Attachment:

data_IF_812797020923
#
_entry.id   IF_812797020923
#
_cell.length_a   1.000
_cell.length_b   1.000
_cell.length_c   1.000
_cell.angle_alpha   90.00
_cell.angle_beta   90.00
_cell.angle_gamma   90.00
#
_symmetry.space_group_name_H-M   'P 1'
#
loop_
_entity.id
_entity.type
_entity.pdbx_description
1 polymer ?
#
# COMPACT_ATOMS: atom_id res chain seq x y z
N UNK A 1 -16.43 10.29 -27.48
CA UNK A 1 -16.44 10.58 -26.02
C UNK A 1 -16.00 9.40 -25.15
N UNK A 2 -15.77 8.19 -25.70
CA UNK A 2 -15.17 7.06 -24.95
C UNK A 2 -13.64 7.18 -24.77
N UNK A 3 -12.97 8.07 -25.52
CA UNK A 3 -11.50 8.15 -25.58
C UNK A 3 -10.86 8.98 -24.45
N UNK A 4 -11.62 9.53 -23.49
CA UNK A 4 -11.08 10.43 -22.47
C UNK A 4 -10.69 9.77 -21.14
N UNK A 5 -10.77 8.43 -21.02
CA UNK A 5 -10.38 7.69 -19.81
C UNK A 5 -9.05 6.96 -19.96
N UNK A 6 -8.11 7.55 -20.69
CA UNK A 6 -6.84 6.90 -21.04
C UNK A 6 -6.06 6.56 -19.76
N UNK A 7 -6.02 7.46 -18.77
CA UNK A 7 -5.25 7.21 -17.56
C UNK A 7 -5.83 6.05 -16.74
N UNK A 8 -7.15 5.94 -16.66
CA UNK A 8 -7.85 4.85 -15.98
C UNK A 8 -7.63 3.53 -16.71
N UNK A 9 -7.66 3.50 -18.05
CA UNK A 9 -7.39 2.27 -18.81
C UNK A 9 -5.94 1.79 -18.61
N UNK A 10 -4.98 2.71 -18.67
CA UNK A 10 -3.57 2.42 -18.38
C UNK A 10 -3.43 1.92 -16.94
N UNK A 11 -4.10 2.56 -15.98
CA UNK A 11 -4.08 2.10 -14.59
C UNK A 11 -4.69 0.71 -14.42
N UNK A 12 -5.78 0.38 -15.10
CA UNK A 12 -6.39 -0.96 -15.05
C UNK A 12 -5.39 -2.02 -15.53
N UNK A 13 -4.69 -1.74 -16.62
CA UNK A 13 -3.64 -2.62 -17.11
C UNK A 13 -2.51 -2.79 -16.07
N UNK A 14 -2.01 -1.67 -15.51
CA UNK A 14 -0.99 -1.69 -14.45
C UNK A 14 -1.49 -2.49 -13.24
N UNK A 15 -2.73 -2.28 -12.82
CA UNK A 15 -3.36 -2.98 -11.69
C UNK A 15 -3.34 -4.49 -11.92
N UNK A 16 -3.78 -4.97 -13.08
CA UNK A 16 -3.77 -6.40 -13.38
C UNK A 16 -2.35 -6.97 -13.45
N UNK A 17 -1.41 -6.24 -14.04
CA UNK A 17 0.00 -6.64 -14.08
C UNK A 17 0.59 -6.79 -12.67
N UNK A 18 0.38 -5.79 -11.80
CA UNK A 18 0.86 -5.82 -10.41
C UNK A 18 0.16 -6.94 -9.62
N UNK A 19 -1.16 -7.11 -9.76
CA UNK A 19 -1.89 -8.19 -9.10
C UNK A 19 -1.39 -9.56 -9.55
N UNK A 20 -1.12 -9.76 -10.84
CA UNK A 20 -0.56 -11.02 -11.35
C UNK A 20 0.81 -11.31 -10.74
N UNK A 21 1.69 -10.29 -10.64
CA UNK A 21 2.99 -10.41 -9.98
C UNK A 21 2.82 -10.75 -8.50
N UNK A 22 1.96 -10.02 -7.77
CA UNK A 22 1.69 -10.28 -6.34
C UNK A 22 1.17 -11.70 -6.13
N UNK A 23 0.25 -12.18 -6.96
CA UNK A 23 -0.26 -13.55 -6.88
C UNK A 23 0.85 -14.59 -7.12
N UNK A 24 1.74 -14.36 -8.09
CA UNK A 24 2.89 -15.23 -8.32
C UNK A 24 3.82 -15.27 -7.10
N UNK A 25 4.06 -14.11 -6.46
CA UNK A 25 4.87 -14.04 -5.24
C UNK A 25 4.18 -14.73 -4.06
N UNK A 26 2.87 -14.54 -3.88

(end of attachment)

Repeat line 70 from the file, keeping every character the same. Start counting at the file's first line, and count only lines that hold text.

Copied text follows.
CA UNK A 17 0.00 -6.64 -14.08